10. “Askari Ants”, Kenya
Everyone who lives in Africa for any length of time will eventually experience the Askari Ants, at least that is what the Kenyans call them. They are different from
any ants one may experience elsewhere. They seem like two species of ants since the ‘Askari Ants’ or guard ants do just that, they guard the other light brown smaller type.
The Askari Ants are larger and a darker brown color, but they also have a very large head with mean looking mandibles or pincers! It is their pincers that cause the problem and pain. Anything and anyone that gets in their way or attacks the other ants, the Askari Ants will quickly attack, but in a way that is slightly different. They wait until several thousand of their members are assembled in a specific area and then they bite! Somehow they give out a signal when all are ready and then bite, that is, they pinch their victim and will never let go. One has to physically remove the head of the ant with the pincers.
There has been some recent research using this ant to suture cuts by getting them to pinch the two portions of skin together and then cutting off the rest of the body and leaving the head with the pincers in place. It seems to work, but convincing the locals to go along with the procedure will take some time yet.
My first encounter with the Askari Ants was in our garden where we grow a variety of fruits and vegetables. After cultivating an area for a while, I decided to weed a section of the garden just for a change. After a few minutes I had this horrible burning, biting sensation in my crotch and screamed out for help. Our neighbor came to my aid and pointed out that I was covered with Askari Ants, and that the only solution was to remove all my clothes and pick off the ants by hand, one by one. Naturally I ran for the nearest place that I could get undressed.
The pain was excruciating and even after the ants were removed, their bites still left a burning sensation that took a while to wear off. The Askari Ants would explain several unexpected sightings of native workers in their field suddenly getting naked! The really mystery to date would be how the ants knew to bite all at once only after several hundreds of them were in position in my crotch?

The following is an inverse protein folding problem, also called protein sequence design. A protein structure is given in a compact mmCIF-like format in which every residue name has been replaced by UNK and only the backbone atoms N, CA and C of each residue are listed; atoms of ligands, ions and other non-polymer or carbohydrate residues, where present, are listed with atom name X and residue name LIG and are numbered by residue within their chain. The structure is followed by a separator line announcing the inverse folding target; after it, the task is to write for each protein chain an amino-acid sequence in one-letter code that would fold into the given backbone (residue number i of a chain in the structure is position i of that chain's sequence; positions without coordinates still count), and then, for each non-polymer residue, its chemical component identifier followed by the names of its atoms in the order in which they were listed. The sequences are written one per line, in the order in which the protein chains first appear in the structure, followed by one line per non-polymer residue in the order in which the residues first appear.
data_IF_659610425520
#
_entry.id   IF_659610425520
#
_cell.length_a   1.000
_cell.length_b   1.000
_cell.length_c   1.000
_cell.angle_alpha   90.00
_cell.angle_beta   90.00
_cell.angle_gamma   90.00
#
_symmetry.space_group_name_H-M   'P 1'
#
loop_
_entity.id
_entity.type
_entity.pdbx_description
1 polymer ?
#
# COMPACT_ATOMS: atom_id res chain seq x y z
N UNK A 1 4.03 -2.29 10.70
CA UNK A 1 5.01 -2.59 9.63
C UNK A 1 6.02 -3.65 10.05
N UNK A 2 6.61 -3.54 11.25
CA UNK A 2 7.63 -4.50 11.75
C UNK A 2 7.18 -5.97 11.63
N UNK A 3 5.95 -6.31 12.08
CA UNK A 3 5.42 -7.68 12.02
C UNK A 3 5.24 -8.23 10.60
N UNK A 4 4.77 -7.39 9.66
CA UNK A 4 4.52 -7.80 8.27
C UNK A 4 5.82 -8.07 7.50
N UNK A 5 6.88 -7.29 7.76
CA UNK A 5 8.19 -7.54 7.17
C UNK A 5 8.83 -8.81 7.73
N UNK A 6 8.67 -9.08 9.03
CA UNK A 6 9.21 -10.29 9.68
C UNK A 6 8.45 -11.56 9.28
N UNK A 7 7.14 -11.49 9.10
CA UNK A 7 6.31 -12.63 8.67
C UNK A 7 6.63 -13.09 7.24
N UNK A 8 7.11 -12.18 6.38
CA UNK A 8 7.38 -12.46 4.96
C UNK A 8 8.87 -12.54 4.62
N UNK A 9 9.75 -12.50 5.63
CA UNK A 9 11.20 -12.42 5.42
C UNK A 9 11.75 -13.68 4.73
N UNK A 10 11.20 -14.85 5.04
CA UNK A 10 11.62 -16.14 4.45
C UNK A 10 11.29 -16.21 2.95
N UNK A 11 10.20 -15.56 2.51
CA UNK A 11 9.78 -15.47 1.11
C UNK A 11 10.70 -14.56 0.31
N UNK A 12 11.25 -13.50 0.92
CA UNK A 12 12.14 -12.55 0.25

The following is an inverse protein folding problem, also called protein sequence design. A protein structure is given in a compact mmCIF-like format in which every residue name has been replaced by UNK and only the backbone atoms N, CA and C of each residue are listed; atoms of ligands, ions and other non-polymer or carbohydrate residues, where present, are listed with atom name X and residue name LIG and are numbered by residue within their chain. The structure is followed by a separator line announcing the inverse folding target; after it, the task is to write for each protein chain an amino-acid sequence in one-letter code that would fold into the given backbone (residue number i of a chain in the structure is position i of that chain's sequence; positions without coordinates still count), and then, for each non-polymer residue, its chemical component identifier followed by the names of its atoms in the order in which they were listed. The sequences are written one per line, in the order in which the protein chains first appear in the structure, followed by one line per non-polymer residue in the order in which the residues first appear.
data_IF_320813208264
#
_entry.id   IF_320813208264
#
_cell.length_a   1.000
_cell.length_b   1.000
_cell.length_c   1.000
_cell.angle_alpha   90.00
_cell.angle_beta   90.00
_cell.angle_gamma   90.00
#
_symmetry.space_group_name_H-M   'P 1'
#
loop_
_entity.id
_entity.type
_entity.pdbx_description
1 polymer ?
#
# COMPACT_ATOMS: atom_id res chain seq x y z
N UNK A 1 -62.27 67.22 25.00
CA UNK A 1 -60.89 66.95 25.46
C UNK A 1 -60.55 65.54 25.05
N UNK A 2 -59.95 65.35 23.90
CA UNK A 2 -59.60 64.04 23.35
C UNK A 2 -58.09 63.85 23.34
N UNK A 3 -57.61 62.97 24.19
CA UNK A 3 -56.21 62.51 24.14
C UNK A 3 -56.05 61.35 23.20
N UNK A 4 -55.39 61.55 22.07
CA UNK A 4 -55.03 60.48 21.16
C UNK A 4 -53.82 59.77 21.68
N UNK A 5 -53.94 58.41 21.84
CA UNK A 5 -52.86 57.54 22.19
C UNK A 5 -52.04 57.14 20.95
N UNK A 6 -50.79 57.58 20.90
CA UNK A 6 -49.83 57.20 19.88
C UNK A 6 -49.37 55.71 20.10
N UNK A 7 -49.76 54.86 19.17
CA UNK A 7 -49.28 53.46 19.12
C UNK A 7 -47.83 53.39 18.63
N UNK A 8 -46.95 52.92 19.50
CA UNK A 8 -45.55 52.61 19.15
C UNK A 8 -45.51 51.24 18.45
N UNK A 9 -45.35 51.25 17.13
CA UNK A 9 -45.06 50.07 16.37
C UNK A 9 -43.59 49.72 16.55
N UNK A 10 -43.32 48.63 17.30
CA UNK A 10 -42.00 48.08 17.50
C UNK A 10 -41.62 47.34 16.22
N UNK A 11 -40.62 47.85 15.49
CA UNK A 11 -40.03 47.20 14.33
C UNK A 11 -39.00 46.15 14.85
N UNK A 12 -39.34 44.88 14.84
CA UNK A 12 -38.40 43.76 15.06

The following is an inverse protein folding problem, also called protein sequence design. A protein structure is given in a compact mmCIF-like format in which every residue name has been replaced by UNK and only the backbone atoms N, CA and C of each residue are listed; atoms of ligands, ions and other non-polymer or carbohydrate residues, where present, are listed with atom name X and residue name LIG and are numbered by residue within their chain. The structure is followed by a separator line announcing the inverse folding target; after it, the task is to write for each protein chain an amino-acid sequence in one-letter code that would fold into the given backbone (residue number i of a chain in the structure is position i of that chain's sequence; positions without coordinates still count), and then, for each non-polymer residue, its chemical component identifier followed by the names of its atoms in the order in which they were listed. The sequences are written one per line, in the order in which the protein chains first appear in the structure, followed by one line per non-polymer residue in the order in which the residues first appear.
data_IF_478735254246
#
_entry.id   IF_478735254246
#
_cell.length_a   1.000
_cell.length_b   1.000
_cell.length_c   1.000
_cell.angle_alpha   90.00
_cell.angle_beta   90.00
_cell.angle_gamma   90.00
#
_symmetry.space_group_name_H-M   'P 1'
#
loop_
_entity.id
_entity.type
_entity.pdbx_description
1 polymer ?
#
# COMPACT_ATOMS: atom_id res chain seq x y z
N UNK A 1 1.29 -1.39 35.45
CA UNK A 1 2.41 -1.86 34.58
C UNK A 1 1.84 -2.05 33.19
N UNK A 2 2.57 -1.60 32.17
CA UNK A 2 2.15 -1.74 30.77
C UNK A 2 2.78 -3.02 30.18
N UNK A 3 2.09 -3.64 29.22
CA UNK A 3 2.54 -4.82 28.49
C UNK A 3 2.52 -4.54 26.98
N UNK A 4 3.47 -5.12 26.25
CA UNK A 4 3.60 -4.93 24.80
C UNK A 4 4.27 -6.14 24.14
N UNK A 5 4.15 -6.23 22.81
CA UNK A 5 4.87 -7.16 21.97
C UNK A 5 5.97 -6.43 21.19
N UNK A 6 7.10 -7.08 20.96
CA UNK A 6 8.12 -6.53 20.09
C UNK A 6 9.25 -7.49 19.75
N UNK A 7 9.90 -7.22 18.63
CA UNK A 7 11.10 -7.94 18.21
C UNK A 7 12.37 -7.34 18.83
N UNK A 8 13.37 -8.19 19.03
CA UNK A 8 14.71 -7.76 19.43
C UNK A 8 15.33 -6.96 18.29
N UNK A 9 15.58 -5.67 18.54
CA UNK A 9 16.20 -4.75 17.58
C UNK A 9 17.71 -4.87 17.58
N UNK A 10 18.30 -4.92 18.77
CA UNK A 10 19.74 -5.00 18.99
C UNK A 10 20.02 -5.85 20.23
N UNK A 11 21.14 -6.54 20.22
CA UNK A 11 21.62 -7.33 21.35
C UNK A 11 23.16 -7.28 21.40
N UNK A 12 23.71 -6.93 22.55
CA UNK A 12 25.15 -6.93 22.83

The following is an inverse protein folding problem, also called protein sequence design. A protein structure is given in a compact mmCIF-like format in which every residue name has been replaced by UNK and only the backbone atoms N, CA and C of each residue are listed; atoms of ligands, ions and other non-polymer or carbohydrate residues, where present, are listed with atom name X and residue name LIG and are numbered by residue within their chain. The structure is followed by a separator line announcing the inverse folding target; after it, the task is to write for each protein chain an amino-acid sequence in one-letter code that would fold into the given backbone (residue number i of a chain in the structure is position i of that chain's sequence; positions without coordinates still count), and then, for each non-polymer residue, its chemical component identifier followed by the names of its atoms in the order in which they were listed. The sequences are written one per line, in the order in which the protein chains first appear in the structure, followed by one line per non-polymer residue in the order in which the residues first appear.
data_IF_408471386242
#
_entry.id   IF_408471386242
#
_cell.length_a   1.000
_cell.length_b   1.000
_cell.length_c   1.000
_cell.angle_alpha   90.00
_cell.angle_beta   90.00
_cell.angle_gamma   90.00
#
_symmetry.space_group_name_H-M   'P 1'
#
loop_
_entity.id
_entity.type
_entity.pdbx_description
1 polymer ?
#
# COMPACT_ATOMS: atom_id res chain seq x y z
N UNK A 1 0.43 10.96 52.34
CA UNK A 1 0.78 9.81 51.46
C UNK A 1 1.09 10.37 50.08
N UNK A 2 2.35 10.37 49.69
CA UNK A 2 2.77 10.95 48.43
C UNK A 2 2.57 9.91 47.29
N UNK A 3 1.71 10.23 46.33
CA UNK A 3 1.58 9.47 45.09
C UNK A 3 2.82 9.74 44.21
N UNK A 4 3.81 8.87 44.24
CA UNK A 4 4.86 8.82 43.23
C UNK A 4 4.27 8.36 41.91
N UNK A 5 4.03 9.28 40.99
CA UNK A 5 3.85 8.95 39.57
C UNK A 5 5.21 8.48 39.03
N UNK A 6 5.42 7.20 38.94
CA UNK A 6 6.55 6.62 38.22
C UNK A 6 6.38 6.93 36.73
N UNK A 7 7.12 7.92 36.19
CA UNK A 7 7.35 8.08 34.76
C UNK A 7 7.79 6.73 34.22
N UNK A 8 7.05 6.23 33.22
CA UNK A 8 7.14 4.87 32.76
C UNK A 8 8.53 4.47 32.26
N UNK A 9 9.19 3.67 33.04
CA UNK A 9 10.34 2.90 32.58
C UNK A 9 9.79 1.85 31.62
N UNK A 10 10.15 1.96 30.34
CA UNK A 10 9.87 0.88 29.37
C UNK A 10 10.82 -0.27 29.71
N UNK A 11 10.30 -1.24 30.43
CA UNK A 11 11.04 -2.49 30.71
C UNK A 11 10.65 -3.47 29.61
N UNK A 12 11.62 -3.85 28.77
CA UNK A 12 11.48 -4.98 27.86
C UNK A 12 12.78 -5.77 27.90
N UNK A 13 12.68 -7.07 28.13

We raised rabbits on our compound in Limuru and when any of my does were ready to give birth, I would get up early and go visit her to see how many babies she gave birth. There was one such doe I was waiting for her to give birth at any time, and when I went out that morning, I saw that she had given birth to eight babies, but they were all a dark brown color. Upon closer inspection, they were not brown but covered with Askari Ants. The mother was quietly sitting near by not moving a muscle. It seems that her fur had saved her from the ants. Somehow the ants had crawled up the long legs of her hutch and into her cage, literally covering her babies with Askari Ants, killing them by their hundreds of stings. I was devastated and was determined to make sure it would not happen again.
I had just read a great story that took place in Africa called, “The Wormwood Bible” where one of the protagonists had failed to listen to the native and planted his garden his way. He of course lost it all to the rains. I was very much interested in how folks did things here in Limuru. I was told that one had to sprinkle wood ashes around the cages to keep the Askari Ants away, and if your hutches were build with legs, you had to oil them down or at least put each leg in a small can filled with oil. I did both and never had problems with those damn Askari Ants again, at least concerning my rabbits.